Brimel1974, thanks for the info, and I can't see any problem with your speaker placement. It appears that your preference is a sound that is a little bright and forward sounding. There is absolutely nothing wrong with that. It's like the old saying, "not everyone likes chocolate ice cream." Wish I could recommend the magic bullet for you, but all I can do is give you my opinion. Maybe the majority of typical "Stereophile Recommended" speakers are not what you are looking for, I don't know, just thinking out loud. Klipsch is a brand that can be a little bright and forward. Some people love them and others hate them. On that thought, read this review. Ignore that the speaker is not in your price range, just get what it is saying.
Zu Audio is another brand that seems to be love/hate. And again, IMHO of all the speakers listed in this post, the Zu Audio Soul on your list would be my pick for you to try. They do have a very liberal return policy with only a loss of shipping one way if you return. Should you buy others and not like, then you're selling used at a much greater loss.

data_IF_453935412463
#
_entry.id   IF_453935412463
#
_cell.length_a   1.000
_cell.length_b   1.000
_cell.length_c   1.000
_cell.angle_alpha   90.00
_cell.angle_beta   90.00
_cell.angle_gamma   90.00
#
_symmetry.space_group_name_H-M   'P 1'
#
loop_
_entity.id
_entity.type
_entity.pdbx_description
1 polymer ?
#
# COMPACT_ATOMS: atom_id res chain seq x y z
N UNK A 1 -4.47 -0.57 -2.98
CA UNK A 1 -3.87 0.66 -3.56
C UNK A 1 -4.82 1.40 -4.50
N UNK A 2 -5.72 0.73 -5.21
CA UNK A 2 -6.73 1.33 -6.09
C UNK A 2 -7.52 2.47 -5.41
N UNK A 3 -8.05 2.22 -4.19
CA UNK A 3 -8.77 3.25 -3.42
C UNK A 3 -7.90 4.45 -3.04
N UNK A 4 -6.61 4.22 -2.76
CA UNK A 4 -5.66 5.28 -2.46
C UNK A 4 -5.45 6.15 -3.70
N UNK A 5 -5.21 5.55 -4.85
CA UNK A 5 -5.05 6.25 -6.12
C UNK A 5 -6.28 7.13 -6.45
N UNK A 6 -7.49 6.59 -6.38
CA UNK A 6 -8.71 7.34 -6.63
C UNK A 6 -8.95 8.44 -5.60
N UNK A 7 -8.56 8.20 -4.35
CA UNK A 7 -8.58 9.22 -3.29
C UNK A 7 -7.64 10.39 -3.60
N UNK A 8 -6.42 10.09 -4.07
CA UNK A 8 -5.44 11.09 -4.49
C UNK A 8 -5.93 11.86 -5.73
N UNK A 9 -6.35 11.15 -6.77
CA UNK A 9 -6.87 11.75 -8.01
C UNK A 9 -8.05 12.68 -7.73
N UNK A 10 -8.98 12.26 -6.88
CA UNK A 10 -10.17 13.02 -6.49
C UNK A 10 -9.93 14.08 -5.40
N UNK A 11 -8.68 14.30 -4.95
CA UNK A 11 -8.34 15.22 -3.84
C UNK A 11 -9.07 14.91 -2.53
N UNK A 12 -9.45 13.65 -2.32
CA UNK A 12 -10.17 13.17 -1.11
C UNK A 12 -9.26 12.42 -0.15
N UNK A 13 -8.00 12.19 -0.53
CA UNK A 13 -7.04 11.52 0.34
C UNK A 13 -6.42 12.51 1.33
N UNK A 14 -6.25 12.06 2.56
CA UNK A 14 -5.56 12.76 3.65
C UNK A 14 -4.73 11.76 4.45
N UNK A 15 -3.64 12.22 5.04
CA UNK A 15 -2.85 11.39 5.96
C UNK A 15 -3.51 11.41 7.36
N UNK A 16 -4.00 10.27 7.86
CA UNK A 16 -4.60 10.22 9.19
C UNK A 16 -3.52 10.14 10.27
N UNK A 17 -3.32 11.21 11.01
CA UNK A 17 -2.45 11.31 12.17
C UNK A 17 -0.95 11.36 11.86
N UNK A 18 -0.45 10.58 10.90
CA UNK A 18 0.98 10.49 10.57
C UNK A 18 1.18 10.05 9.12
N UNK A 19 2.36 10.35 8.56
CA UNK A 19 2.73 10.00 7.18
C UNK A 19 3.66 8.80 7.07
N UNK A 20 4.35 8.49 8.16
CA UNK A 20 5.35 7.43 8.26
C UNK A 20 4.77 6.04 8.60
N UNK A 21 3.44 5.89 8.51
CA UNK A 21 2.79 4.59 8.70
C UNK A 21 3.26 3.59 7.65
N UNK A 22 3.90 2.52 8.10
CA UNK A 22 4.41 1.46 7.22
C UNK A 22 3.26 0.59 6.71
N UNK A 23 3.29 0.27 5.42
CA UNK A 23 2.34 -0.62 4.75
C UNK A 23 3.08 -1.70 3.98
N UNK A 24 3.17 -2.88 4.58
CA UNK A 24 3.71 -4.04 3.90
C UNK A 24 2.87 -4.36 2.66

Something that I definitely recommend is that whatever speaker you choose, make sure the sensitivity specification is at least 88db-90db or above. This will help to avoid the issue talked about in your discussion "Can the KEF LS50 rock?"
I didn't see your budget but if you spend 8k to 12k Eggleston Works, I have a pair of Andra III since 2008 and they are my last speakers! The 12" dual woofers give you very tight deep detailed bass, you could sell the sub for you'll think there is a sub with these babies. the 5" dual mids will give you that forward sound and the sound staging is out of this world.
They make a smaller pair that have been extremely well reviewed here and in magazines too I believe they are the Dianne's
these work great with tube amps also
We B&W 800 series owners know what clean and bright is, and we wonder why they are so rarely mentioned by audiophiles on this site. I love my 803's, but I do realize that subs are necessary for bad recordings and/or people with no tone controls. I use matched main and sub preamps and amps. It works very well. (Ah, British understatement.)